“There are all positive tendencies,” Chamorro said.
Last year, Nicaragua registered impressive foreign-direct investment growth in each of its top three sectors: investment in energy grew 37% ($158.8 million to $217 million); telecom by 35% ($118.7 million to $160 million); and free-zones by 35% ($96.6 million to $130.2 million). The country also saw impressive growth in foreign-direct investment in the following sectors: commerce and services (up 1,467%), mining (352%), industry (751%), agriculture (11,541% —from $400,000 to $47.7 million), construction (1,311%) and transportation (1,250%).
The only sectors that saw a dip in foreign investment were tourism (down 48%), forestry (down 97%), and fisheries, which dipped 61%.
In the case of tourism investment, which in dollar terms dropped from $51.24 million in 2010 to $26.5 million in 2011, the dip in foreign investment is not worrisome, Chamorro says. That’s because overall the tourism industry continued to grow, and the difference in foreign investment from one year to the next could be made up with the construction of a single new hotel.
Plus, Chamorro notes, the foreign-direct investment numbers for tourism don’t take into account all the new Nicaraguan investment in the tourism sector. The Grupo Pellas project at Guacalito de la Isla alone invested some $20 million in Nicaragua last year, making up for the dip in foreign-direct investment, Chamorro said.
“We hope to continue to bring more and more foreign investment into the country each year, but if you see a shift with local business groups picking up the pace and investing more in Nicaragua themselves, I think that is very positive too,” Chamorro said. “For local business groups to be investing heavily in the tourism sector is a sign of confidence.”
41 countries and counting
Canada was the leading country of origin for foreign-direct investment in Nicaragua last year, investing $255.52 million, mostly in mining and energy. In second place was the United States, with $158.8 million, followed by Spain, with $115.6 million. Those three countries alone represented 55% of the foreign-direct investment in Nicaragua last year.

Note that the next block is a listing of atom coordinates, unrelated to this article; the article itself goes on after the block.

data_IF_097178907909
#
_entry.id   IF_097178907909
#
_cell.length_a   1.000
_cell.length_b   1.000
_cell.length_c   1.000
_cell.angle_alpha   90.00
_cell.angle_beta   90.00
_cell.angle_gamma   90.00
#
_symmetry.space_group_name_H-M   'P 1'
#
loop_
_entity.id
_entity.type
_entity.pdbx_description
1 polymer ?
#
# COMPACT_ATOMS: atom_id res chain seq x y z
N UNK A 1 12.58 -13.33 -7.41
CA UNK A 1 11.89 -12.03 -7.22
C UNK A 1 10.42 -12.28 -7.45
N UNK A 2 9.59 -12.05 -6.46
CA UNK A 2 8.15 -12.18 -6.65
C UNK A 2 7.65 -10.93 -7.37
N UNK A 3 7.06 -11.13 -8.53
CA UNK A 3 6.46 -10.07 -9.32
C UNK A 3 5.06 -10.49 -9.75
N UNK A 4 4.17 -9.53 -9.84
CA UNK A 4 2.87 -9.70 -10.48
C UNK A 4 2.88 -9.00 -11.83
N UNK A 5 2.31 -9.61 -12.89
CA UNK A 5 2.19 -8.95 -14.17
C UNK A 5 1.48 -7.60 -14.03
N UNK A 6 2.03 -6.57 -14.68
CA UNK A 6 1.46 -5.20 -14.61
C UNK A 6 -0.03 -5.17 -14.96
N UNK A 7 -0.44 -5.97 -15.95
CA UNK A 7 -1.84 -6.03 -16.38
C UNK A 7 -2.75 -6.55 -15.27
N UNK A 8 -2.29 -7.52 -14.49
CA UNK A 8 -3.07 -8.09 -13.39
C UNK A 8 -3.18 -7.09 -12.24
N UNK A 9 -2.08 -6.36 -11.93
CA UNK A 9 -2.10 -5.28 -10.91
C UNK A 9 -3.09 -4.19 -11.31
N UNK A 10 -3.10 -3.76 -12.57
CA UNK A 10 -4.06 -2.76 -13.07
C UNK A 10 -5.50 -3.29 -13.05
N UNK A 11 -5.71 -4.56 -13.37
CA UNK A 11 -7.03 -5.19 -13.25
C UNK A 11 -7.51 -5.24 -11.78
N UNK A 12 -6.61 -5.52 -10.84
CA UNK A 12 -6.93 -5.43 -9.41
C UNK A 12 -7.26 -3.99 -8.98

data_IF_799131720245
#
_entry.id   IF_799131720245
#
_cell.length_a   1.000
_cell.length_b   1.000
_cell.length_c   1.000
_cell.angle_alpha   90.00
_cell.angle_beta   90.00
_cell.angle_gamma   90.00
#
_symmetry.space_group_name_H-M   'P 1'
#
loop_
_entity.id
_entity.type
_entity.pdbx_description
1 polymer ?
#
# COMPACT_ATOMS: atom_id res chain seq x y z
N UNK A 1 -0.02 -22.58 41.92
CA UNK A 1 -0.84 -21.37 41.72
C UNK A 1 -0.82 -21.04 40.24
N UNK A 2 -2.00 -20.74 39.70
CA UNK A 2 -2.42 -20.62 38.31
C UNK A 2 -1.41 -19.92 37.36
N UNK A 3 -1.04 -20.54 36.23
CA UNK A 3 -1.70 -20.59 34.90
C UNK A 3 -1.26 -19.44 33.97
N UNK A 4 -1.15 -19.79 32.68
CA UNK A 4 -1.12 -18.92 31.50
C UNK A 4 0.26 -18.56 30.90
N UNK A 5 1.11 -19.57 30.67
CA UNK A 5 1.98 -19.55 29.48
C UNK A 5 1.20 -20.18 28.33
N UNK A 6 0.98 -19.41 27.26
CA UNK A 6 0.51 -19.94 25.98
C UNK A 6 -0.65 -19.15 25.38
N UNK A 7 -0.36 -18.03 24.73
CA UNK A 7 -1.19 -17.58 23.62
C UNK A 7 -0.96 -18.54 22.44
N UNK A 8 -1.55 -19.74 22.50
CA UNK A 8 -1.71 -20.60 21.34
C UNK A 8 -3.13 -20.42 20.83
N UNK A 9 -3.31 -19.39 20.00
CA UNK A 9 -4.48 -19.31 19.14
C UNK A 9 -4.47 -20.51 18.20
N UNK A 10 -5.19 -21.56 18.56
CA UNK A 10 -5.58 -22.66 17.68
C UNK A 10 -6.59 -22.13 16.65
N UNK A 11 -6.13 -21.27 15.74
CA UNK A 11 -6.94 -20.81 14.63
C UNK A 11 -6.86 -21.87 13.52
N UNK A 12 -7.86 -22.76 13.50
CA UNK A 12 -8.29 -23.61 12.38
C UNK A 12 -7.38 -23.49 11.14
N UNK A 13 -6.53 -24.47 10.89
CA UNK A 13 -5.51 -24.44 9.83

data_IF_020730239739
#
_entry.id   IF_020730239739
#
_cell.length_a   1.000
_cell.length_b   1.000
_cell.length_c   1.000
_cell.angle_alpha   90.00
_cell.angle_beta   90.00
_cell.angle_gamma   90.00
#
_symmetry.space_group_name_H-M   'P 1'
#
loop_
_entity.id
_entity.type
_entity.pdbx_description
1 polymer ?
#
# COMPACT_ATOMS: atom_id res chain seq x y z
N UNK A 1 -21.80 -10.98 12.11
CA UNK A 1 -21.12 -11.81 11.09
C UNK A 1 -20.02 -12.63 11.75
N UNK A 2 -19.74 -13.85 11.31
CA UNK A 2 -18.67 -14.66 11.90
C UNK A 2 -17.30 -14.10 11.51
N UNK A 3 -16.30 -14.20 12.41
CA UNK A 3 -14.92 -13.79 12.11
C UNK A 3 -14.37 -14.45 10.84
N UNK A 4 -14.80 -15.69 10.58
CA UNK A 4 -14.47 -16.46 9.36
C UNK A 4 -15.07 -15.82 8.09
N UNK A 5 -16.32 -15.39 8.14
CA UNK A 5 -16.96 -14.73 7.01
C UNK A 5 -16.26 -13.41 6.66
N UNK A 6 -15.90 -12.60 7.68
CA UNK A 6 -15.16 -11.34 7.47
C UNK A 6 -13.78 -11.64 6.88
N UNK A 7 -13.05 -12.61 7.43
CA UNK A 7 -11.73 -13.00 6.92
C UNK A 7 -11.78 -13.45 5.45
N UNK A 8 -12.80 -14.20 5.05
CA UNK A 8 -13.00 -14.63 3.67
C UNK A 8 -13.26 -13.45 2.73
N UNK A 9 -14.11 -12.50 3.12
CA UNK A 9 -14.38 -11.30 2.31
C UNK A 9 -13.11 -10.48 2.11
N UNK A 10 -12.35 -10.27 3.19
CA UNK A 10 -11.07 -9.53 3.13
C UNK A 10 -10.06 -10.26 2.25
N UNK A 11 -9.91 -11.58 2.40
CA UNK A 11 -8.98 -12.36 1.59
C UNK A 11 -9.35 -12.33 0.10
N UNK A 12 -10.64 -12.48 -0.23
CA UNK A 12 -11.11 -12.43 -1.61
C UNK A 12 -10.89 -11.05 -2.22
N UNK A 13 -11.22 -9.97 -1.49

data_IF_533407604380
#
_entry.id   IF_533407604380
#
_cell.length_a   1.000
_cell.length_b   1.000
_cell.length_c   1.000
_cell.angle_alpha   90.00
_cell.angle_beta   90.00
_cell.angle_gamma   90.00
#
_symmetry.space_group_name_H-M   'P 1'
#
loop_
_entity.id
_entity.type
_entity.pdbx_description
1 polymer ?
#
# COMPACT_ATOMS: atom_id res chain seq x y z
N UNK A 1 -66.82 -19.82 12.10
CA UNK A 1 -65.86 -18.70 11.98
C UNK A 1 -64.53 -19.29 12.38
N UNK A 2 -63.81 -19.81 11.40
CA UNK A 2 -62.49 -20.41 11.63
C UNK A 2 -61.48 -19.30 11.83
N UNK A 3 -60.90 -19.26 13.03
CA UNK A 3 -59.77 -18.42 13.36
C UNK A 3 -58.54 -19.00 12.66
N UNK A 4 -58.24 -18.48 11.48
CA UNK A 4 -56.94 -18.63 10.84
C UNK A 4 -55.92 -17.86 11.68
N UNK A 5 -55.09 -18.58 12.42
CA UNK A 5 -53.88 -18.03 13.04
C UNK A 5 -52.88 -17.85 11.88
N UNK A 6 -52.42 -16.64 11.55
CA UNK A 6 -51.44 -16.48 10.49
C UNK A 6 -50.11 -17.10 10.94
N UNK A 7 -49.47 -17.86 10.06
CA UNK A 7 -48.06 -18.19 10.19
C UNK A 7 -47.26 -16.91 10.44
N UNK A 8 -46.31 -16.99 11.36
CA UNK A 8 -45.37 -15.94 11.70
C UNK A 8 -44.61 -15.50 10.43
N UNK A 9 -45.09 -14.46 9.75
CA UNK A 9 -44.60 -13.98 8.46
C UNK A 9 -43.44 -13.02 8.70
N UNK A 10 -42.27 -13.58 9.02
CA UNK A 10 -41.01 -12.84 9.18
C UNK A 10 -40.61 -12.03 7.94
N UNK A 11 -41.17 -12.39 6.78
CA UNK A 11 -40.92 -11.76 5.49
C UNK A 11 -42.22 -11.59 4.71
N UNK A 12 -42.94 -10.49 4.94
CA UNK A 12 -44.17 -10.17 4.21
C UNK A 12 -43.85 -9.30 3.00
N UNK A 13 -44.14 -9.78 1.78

Venezuela was in fifth place, with $45 million in foreign-direct investment.
The diversification of countries and projects investing in Nicaragua helped the country get close to meeting last year’s investment goals, but really by accident. When President Daniel Ortega boldly projected $1 billion in foreign-direct investment last year—100% growth from 2010—many critics scoffed. Then, when the first semester investment numbers came in showing Nicaragua had attracted only $284 million in foreign-direct investment in the first half of 2011, critics scoffed even louder; the goal of $1 billion seemed to slip from unlikely to absurd.
Ortega, apparently, had been basing his initial projections on the insider knowledge that the Tumarín hydroelectric project and his own ALBANISA investment group were going to invest $500 million in Nicaragua last year. But when both those long-term projects under-executed in 2011—investing about $100 million combined—Ortega’s projections were thrown way off mark.
However, Chamorro notes, a lot of other smaller investment projects that the government didn’t plan on—such as a $54 million investment by Walmart—ended up picking up the slack in the second half of the year. So in the end, Ortega’s original estimate was close to accurate, even though the way Nicaragua ended up reaching that goal was much different from what the president was expecting.
“The gap was picked up by a lot of smaller projects we weren’t planning on,” Chamorro said. “So in the end, the difference was offset by many new projects.”
Chamorro says that happened because Nicaragua is good, not lucky. The country has been working hard to attract new investment and create a series of incentives for various sectors of the economy.
As a result of that hard work, this year’s investment projections are similar to last year’s. If those goals are met again in 2011, Nicaragua will prove that last year wasn’t a fluke, rather the beginning of a new chapter in the country’s economic history.
Read part II of the series here.